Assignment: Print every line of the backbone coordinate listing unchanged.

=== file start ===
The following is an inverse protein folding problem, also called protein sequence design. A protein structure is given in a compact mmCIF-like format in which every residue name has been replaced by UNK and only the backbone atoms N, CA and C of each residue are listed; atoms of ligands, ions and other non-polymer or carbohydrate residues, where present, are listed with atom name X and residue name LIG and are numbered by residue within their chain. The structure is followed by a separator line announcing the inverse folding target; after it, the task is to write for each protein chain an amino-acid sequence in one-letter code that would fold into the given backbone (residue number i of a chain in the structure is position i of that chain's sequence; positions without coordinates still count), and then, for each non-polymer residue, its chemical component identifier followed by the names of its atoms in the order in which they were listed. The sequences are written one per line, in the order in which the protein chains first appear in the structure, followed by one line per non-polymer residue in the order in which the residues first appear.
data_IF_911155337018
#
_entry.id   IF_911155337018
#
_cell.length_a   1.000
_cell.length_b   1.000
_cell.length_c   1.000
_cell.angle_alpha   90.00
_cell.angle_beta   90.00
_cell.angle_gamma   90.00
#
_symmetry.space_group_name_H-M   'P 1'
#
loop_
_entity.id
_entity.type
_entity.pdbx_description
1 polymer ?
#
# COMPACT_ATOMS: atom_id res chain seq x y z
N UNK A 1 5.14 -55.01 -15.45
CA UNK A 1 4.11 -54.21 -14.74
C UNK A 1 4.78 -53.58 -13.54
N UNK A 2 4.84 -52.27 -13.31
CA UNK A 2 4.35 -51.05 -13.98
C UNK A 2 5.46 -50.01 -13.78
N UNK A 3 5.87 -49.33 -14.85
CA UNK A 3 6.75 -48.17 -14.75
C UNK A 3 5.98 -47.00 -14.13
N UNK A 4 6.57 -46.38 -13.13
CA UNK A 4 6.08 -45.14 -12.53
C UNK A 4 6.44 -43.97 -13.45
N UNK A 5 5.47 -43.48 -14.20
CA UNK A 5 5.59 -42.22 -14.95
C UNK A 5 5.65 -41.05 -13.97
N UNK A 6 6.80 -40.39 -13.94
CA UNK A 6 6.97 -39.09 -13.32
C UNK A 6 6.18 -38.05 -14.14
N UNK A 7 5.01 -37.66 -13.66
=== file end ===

The following is an inverse protein folding problem, also called protein sequence design. A protein structure is given in a compact mmCIF-like format in which every residue name has been replaced by UNK and only the backbone atoms N, CA and C of each residue are listed; atoms of ligands, ions and other non-polymer or carbohydrate residues, where present, are listed with atom name X and residue name LIG and are numbered by residue within their chain. The structure is followed by a separator line announcing the inverse folding target; after it, the task is to write for each protein chain an amino-acid sequence in one-letter code that would fold into the given backbone (residue number i of a chain in the structure is position i of that chain's sequence; positions without coordinates still count), and then, for each non-polymer residue, its chemical component identifier followed by the names of its atoms in the order in which they were listed. The sequences are written one per line, in the order in which the protein chains first appear in the structure, followed by one line per non-polymer residue in the order in which the residues first appear.
data_IF_911155337018
#
_entry.id   IF_911155337018
#
_cell.length_a   1.000
_cell.length_b   1.000
_cell.length_c   1.000
_cell.angle_alpha   90.00
_cell.angle_beta   90.00
_cell.angle_gamma   90.00
#
_symmetry.space_group_name_H-M   'P 1'
#
loop_
_entity.id
_entity.type
_entity.pdbx_description
1 polymer ?
#
# COMPACT_ATOMS: atom_id res chain seq x y z
N UNK A 1 5.14 -55.01 -15.45
CA UNK A 1 4.11 -54.21 -14.74
C UNK A 1 4.78 -53.58 -13.54
N UNK A 2 4.84 -52.27 -13.31
CA UNK A 2 4.35 -51.05 -13.98
C UNK A 2 5.46 -50.01 -13.78
N UNK A 3 5.87 -49.33 -14.85
CA UNK A 3 6.75 -48.17 -14.75
C UNK A 3 5.98 -47.00 -14.13
N UNK A 4 6.57 -46.38 -13.13
CA UNK A 4 6.08 -45.14 -12.53
C UNK A 4 6.44 -43.97 -13.45
N UNK A 5 5.47 -43.48 -14.20
CA UNK A 5 5.59 -42.22 -14.95
C UNK A 5 5.65 -41.05 -13.97
N UNK A 6 6.80 -40.39 -13.94
CA UNK A 6 6.97 -39.09 -13.32
C UNK A 6 6.18 -38.05 -14.14
N UNK A 7 5.01 -37.66 -13.66